Religion Book Reviews (page 178)

Released: Sept. 18, 1992

"As such, far more valuable than recent agitprop on similar topics, such as Sherry Anderson and Patricia Hopkins's The Feminine Face of God (1991)."
A smooth weave of oral histories and scholarly analysis that shows that Catholic women are just like everyone else. Read full book review >
THE TE OF PIGLET by Benjamin Hoff
Released: Sept. 15, 1992

"Piglet bring home the bacon. (Illustrated with 51 line drawings from the original Pooh books. However did they dare?)"
Ten years later, a sequel to the runaway bestseller The Tao of Pooh. Read full book review >

Released: Sept. 9, 1992

"Deftly mixing history, countless interviews, and an analysis of recent events country by country, this is a valuable resource for those interested in what the future might hold for Eastern Europe and the Jews who choose to stay there. (Photo insert—not seen.)"
An astute, challenging assessment of the strengths and weaknesses of Jewish communities formerly behind the Iron Curtain, by Jerusalem journalist/sociologist Hoffman. Read full book review >
Released: Sept. 4, 1992

"Good feelings galore, but next time, hold those maxims."
A Conservative rabbi (The Healer of Shattered Hearts, 1990) ponders the ways by which words link God and humans. Read full book review >
THE CREATIONISTS by Ronald L. Numbers
Released: Sept. 2, 1992

"Numbers's objectivity, eye for anecdote, and knack for deciphering the enigmas of science and pseudoscience make this the best history of creationism to date—a landmark work in the field. (Twenty-four b&w photographs—not seen.)"
A beautifully balanced and comprehensive history of ``scientific creationism.'' Although Numbers (History of Science and Medicine/Univ. of Wisconsin at Madison; Prophetess of Health, 1976) is a staunch evolutionist, he professes sympathy for creationists, a product of his Seventh-Day Adventist childhood. Read full book review >

Released: Sept. 1, 1992

"More personal information about Blank would have been welcome; even so, a delightfully offbeat travelogue."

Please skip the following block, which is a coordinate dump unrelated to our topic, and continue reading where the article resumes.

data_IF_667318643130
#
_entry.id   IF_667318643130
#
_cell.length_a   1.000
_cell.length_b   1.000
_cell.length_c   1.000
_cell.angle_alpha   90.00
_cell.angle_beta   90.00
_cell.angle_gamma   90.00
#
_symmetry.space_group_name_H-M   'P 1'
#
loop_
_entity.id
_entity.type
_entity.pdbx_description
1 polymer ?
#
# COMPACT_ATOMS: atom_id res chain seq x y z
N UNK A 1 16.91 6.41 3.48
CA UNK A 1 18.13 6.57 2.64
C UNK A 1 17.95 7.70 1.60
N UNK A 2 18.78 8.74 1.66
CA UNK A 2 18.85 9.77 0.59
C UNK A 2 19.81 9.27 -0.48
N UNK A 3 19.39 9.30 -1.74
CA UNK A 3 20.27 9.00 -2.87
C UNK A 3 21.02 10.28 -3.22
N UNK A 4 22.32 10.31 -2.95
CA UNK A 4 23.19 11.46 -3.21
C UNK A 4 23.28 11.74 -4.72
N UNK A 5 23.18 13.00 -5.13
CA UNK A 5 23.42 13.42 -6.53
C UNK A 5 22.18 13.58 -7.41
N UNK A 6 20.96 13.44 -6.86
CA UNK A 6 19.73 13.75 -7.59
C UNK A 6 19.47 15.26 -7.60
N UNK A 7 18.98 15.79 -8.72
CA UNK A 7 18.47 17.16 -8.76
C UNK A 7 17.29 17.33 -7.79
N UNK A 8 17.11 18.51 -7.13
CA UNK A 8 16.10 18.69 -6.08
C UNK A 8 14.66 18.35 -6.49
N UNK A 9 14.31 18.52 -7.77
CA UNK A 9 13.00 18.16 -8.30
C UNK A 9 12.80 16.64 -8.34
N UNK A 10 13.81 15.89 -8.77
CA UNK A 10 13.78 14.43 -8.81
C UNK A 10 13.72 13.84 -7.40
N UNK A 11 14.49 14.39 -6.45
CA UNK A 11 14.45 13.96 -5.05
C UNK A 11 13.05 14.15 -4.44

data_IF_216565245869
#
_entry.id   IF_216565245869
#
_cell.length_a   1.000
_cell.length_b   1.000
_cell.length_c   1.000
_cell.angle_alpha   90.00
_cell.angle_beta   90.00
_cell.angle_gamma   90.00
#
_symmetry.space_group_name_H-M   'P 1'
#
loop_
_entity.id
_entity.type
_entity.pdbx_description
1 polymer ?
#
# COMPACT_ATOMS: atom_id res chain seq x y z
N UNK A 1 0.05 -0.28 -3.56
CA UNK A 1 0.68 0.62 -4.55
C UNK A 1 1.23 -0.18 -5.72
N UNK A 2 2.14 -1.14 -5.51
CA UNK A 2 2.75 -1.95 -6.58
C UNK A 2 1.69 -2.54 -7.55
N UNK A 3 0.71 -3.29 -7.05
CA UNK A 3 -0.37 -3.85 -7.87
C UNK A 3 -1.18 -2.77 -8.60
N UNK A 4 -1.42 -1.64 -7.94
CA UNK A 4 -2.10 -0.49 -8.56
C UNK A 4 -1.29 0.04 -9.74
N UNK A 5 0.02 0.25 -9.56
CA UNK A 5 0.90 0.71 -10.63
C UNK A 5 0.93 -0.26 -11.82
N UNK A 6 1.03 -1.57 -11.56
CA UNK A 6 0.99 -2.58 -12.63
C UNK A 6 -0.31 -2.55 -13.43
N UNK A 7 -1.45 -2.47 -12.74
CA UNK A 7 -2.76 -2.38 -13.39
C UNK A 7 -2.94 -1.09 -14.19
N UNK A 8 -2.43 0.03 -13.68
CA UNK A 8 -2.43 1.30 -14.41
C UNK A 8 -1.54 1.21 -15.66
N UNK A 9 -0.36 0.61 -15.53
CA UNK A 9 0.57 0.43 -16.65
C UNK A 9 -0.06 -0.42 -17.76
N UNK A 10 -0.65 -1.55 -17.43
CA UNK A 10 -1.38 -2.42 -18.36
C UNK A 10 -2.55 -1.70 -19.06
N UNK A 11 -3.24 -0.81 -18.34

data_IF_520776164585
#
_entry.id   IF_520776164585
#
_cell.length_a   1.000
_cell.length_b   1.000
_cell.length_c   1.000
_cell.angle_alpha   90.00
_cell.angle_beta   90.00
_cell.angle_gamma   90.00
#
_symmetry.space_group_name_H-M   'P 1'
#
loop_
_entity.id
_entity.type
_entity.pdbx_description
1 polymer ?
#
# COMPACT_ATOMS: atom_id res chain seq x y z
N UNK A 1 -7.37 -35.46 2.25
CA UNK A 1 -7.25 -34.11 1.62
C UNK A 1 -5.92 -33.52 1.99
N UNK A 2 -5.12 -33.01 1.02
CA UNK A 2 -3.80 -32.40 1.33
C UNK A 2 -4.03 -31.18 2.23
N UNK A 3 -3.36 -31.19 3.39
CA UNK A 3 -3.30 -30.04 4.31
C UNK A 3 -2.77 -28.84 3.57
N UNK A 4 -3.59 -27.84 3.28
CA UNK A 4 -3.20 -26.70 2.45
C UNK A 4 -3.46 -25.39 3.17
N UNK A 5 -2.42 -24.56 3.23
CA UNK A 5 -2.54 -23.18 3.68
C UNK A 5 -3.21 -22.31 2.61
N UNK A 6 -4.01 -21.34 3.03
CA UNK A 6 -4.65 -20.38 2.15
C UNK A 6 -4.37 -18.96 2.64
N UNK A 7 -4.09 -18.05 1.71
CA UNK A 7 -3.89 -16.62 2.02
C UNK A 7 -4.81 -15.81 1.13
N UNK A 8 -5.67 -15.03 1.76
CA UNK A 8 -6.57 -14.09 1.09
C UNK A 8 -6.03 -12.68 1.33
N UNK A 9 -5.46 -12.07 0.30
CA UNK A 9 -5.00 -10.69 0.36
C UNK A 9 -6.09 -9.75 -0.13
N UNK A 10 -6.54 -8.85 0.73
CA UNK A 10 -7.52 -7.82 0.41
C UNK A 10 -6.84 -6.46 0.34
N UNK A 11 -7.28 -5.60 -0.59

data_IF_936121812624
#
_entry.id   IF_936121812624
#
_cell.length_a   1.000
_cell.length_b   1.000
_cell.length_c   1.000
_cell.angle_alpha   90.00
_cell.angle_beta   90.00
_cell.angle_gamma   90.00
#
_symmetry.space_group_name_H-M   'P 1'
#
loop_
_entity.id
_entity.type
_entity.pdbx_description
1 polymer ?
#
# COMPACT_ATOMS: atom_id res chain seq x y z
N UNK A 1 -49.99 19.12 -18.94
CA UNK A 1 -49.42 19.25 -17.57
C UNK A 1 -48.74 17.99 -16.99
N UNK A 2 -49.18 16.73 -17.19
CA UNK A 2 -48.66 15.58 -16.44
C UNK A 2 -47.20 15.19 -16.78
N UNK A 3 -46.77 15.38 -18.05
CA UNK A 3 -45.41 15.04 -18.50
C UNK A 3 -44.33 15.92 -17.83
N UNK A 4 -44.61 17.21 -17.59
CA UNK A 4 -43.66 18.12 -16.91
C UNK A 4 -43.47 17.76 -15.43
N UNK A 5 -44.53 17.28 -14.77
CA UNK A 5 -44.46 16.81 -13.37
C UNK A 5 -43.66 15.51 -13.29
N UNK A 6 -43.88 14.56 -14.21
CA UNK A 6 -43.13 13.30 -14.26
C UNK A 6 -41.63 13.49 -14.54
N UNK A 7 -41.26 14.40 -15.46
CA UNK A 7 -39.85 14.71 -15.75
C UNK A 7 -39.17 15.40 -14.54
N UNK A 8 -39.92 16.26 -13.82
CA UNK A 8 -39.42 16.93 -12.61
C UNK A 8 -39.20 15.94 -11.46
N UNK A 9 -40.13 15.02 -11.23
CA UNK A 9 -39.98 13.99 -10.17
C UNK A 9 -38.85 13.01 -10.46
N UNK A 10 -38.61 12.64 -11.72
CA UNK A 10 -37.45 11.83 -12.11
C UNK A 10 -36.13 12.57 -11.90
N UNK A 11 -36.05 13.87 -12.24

Part travel-journal, part retelling of an Indian epic, part cultural and political analysis, this first book by a former editor of Tokyo's Asahi Evening News is both eclectic and ambitious. Read full book review >
Released: Sept. 1, 1992

"Less the sound of one hand clapping than of hands, mind, and heart working together to lead a sanctified life—and, as such, a sound corrective to Western misunderstandings about Zen. (Sixteen pages of b&w photographs.)"
A myth-shattering foray behind the walls of a Korean Zen Buddhist monastery. Read full book review >
Released: Sept. 1, 1992

"Novel, to say the least—and despite the weird conclusions, a solid introduction to the subject. (Illustrations.)"
A theological Tootsie Roll pop from MacGregor (Philosophy/USC): a tasty study of beliefs about life after death, with a gooey mess at the center—the author's own decidedly unusual views on the matter. Read full book review >
Released: Sept. 1, 1992

"A highly readable study that probes the unprecedented scarring and healing of some of this century's most remarkable victims."
The first book-length study to document and analyze the ordeals and successes of immigrant Holocaust survivors. Read full book review >
Released: Aug. 19, 1992

"Twelve thousand Jewish soldiers fought and died for the Kaiser during WW I. A perfect bar mitzvah gift—and, one hopes, of interest to non-Jews too—Gay's book rescues a long and variegated history from the dark shadow of recent events."
The history of Jews in Germany begins with the third century A.D., when a settlement at Cologne was paying taxes to the Emperor Constantine. Read full book review >
SHAKKAI by Lynn V. Andrews
Released: Aug. 3, 1992

In a bizarre addition to her Sisters of the Shield series (The Woman of Wyrrd, 1990, etc.), Andrews recounts her ``spiritual'' adventures in a future life as a young Japanese woman, an acolyte of Shakkai, keeper of the sacred gardens—an image of nature, its healing power, and the inner female life. Read full book review >
VIRGIN TIME by Patricia Hampl
Released: Aug. 1, 1992

"Much like a High Mass: rich, beautiful, boring, elevating."
Hampl, a poet, professor (English/Univ. of Minnesota), and MacArthur Fellow, peers into her soul and finds the Church. Read full book review >
Kirkus Interview
Mona Eltahawy
April 28, 2015

In her debut book, Headscarves and Hymens: Why the Middle East Needs a Sexual Revolution, Egyptian-American journalist and commentator Mona Eltahawy mounts an angry indictment of the treatment of women throughout the Arab world. Born in Egypt, she spent her childhood in London, moving with her family to Saudi Arabia when she was 15. Her shock was immediate and visceral: “It felt as though we’d moved to another planet whose inhabitants fervently wished women did not exist,” she recalls. Women could not travel, work or even go to a doctor’s appointment without male approval. We talk to Eltahawy this week on Kirkus TV about her arresting new book. View video >